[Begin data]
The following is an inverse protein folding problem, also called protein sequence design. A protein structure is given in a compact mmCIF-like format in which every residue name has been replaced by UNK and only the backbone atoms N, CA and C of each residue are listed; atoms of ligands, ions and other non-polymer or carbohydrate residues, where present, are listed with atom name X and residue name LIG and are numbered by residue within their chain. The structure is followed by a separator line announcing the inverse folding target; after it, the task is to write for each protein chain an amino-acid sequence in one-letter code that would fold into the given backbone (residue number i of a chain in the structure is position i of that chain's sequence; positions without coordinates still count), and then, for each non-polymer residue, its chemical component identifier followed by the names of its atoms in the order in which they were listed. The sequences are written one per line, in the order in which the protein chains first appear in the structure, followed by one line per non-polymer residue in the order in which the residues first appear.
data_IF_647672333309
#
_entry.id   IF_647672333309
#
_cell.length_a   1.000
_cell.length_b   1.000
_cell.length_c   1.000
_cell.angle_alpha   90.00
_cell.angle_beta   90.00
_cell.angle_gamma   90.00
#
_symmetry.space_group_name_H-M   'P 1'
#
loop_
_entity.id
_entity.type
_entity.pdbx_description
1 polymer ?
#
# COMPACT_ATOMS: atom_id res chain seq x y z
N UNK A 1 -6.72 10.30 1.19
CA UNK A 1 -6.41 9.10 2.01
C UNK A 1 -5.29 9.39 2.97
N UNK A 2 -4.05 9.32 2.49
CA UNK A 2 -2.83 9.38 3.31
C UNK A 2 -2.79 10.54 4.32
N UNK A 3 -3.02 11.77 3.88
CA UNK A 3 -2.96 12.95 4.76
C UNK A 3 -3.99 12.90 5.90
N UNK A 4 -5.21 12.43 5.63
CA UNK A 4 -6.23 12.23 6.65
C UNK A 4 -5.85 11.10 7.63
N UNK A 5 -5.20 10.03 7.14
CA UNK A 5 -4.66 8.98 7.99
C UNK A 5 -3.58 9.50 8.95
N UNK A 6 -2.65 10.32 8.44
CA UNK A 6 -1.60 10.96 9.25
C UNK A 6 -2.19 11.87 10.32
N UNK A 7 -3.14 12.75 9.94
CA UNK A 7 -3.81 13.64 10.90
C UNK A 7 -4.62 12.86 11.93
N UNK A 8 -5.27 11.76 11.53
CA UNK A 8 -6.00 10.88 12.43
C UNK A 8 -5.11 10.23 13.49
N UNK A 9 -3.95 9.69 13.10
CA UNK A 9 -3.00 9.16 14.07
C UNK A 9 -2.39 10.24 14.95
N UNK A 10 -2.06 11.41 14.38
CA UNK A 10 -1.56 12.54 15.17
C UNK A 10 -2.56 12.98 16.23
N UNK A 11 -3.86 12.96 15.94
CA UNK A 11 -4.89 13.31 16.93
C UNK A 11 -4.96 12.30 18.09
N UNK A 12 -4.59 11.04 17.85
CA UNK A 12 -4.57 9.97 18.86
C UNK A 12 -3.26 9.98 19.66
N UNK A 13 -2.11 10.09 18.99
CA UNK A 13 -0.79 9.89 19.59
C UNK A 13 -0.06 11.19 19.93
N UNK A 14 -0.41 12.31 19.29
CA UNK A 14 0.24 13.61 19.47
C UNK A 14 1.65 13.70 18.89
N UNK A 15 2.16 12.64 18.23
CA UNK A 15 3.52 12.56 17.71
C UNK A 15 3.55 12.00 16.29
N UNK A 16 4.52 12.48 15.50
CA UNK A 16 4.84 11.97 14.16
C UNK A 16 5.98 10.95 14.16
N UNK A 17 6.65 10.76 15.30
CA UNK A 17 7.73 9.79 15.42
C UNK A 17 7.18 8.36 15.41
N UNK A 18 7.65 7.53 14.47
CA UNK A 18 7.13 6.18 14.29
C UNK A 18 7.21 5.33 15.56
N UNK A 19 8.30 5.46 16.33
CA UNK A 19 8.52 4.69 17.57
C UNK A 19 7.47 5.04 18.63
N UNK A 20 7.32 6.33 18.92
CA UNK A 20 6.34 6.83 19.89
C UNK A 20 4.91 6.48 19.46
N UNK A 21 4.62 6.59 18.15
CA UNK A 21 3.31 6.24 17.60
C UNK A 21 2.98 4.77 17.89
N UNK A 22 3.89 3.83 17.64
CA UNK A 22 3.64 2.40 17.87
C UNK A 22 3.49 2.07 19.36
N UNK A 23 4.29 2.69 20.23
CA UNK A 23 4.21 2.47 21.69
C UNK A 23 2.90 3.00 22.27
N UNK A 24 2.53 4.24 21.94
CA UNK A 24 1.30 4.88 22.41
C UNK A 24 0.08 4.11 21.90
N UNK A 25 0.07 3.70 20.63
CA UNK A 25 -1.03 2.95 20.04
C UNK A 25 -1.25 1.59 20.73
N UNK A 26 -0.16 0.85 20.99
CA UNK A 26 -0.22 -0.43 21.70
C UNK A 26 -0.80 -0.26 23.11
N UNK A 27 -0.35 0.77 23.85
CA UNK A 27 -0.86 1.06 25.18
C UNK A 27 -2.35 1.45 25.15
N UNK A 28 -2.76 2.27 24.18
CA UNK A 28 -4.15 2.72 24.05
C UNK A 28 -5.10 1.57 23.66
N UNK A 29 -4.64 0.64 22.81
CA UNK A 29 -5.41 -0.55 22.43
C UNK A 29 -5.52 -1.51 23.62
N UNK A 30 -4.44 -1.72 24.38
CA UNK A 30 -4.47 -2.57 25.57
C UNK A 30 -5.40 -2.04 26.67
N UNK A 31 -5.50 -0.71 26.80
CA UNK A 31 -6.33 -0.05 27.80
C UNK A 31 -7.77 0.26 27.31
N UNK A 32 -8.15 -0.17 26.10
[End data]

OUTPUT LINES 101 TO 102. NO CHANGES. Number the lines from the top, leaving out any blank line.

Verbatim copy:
CA UNK A 27 -0.86 1.06 25.18
C UNK A 27 -2.35 1.45 25.15